On 14th May 2021, the Irish High Court (High Court) dismissed a legal challenge brought against the Irish Data Protection Commission (DPC) concerning its inquiry and a preliminary draft decision to suspend the EU-U.S. data transfers of personal data of an applicant organisation.
These proceedings follow on from Schrems II decision of the Court of Justice of the European Union (CJEU) in July 2020, which upheld the use of Standard Contractual Clauses (SCCs’) for data transfers to third countries. The decision clarified the obligation of the controllers and processors to evaluate their ability to comply with the SCCs in the light of local laws applicable to them before relying on the SCCs and to take supplementary measures to eliminate any risk of non-compliance.
The DPC initiated its ‘own-volition’ inquiry into the applicant organisation’s EU-U.S. data transfers and adopted the preliminary draft decision, suspending personal data flows to the US due to lack of adequate level of protection for personal data transferred to the US and failure to implement supplementary measures by the applicant organisation. The DPC allocated a period of 21-days to the applicant organisation to make submissions to the DPC measures it plans to take to make data transfers possible. The applicant organisation filed judicial review proceedings on a number of grounds. The court rejected the submission by the DPC that the PDD and its procedures were not amenable to judicial review and reviewed each of the grounds that were raised.
Notable issues considered
The court held that it was within the DPC’s powers under the Irish Data Protection Act 2018 (DPA) and the General Data Protection Regulation (GDPR) to make a preliminary decision and procedural steps were in fact, lawful.
The court considered that on the issue, whether the DPC had an obligation to investigate before they issued its preliminary decision, it found that the DPC already had a “vast amount” of information before beginning its inquiry and taking this into account, it was fair for the DPC to begin the inquiry with the preliminary decision without a further investigation. The preliminary decision stated the DPC’s preliminary views on the EU-U.S. data transfers in question and provided an opportunity for the applicant organisation to make submissions to affect the final draft of the decision.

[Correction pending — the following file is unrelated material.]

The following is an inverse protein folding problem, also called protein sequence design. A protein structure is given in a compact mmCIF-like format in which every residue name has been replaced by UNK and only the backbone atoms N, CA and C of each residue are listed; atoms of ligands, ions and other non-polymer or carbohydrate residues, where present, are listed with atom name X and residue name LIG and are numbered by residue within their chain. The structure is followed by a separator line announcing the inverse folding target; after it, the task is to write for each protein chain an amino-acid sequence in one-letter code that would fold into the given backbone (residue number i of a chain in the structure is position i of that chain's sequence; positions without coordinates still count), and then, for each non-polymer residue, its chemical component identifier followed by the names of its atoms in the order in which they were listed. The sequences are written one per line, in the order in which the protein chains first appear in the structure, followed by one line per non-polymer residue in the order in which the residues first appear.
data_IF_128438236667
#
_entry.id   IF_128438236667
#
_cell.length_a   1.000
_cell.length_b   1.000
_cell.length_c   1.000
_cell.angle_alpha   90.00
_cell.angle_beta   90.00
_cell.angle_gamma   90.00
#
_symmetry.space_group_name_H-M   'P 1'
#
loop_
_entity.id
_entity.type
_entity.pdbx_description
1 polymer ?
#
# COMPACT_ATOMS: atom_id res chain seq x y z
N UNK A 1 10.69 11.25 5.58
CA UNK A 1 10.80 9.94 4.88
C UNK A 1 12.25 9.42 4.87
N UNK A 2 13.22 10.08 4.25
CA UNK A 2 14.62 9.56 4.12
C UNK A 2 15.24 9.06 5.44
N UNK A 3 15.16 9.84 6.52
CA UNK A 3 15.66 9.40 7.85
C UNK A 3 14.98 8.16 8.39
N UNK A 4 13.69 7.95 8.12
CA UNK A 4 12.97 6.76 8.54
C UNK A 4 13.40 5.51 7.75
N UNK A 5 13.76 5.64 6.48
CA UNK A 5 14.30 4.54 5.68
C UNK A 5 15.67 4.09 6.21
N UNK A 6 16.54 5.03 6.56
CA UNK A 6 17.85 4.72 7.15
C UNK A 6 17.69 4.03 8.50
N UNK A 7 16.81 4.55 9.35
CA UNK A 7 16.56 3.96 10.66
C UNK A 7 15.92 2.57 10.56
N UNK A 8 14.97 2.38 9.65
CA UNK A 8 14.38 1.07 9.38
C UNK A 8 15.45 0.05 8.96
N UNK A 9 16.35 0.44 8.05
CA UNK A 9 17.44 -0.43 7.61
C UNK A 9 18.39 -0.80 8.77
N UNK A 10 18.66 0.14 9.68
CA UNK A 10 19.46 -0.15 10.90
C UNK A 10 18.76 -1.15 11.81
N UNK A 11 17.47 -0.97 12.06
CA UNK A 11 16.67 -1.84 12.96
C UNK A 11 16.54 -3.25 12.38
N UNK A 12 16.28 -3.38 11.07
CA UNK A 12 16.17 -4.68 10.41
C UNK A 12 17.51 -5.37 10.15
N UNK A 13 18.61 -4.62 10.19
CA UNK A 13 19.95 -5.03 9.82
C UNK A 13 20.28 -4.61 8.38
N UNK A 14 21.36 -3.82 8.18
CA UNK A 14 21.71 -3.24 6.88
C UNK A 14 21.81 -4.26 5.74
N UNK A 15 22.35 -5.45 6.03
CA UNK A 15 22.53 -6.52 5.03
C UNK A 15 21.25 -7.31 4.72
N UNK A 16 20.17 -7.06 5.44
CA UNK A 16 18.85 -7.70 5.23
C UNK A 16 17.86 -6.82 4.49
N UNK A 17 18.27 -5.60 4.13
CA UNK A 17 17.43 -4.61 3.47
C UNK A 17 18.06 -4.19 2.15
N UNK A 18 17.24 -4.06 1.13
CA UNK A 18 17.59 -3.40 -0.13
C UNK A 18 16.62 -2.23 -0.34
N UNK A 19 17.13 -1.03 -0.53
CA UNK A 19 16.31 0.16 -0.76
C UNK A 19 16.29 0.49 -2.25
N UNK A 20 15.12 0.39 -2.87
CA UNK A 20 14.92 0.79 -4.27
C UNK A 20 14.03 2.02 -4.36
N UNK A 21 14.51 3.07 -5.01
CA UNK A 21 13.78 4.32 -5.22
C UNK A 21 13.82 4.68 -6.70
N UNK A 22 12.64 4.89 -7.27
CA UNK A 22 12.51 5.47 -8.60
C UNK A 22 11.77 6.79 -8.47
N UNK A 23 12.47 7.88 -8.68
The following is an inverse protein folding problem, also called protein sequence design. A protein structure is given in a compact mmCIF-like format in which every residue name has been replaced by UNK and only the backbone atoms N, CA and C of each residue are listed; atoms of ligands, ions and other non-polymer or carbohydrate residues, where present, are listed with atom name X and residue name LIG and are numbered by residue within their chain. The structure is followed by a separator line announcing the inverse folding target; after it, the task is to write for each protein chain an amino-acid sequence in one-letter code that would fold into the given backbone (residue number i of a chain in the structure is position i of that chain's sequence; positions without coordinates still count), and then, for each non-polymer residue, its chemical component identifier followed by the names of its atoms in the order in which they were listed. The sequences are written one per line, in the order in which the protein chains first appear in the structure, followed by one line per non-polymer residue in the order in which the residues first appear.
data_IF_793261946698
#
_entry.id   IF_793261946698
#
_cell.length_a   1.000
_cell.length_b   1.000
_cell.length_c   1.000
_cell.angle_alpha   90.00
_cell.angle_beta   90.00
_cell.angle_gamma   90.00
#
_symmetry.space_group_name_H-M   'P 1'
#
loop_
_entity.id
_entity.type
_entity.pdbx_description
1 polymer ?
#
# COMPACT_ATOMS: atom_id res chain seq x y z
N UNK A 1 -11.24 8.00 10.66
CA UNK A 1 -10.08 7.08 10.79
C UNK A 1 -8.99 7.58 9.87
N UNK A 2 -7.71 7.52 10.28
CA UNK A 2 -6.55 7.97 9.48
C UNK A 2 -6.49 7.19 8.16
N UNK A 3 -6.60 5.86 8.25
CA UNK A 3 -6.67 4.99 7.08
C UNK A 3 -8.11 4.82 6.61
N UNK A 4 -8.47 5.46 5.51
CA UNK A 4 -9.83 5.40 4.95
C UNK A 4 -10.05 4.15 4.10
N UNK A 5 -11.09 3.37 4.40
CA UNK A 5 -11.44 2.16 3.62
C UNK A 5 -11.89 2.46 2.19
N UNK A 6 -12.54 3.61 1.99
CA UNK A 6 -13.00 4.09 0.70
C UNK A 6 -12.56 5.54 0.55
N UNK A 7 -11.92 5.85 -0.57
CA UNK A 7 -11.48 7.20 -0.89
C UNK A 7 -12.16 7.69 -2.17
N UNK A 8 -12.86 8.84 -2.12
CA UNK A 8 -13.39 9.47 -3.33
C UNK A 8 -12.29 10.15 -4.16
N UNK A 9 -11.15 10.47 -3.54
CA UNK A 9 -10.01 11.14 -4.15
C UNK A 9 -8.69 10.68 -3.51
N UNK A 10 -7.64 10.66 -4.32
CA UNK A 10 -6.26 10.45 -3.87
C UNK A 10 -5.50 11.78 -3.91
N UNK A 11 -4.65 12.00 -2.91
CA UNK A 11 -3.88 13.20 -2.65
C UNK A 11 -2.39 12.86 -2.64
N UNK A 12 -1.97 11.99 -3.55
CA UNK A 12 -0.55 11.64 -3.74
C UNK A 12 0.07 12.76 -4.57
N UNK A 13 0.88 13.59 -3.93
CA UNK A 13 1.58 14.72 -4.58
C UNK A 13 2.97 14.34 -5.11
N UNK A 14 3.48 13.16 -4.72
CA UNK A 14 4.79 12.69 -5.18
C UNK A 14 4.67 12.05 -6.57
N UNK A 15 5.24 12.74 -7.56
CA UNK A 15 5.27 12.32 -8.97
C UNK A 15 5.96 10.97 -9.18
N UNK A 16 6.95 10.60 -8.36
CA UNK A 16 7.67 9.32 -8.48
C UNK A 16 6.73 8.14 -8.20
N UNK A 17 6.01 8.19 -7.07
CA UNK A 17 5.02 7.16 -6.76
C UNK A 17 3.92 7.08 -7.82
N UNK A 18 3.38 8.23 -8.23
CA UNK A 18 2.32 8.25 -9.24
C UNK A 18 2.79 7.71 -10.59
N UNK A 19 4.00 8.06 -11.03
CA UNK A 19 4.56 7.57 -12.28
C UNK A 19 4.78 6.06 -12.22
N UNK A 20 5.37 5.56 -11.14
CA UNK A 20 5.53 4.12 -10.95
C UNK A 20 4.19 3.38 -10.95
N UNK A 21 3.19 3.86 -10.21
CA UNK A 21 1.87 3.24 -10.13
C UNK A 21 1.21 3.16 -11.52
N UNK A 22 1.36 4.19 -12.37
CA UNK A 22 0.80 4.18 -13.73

On the grounds of whether legitimate expectations established by the DPC’s on its procedures have been breached, the court determined that information relied upon by the applicant organisation in the DPC’s Annual Report about the DPC’s investigations was not sufficient to establish legitimate expectations. The DPC’s statements in the Annual Report were qualified and described an illustrative procedure, so was not applicable to all procedures.
On the timelines provided to an applicant for a response to the inquiry on the EU-U.S. transfers, the court found that the 21-days granted to the applicant organisation to make submissions against the findings in the preliminary decision was adequate due to the DPC’s obligation to act expeditiously in the exercise of its powers and “within reasonable time”.
The failure to await guidance from the European Data Protection Board (EDPB) before issuing a preliminary decision on EU-U.S. data transfers was also discussed. The CJEU already clarified the obligations of the controllers concerning the use of the SCCs. The High Court found that the DPC did not have to wait for the EDPB’s recommendations or guidance before exercising its powers and undertaking an inquiry.
The stay on the DPC’s investigation will now be lifted and the DPC will be able to go ahead with its inquiry. Once it finalises its decision, the DPC has an obligation to send its decision for review by other EU supervisory authorities concerned to take into account their views.
Next steps and concluding thoughts
Post-Schrems II controllers and processors need to evaluate their transfers to third countries and only rely on the SCCs if they can abide by the terms of the SCCs and implement supplementary measures, where necessary, to reduce the risk of non-compliance. Supervisory authorities can initiate own inquiries into organisations’ transfers. They have a wide discretion on how to carry out their inquiry provided they are in line with their GDPR obligations and follow a fair procedure.
Whilst organisations may be waiting for the EDPB guidelines on supplemental measures, which we expect will come out in the next few weeks, this does not remove their obligation to ensure their transfers are compliant. The supervisory authorities can take charge and have powers to suspend or prohibit a transfer of data to a third country where the data transferred is not protected and the controller has not itself suspended or stopped the transfer.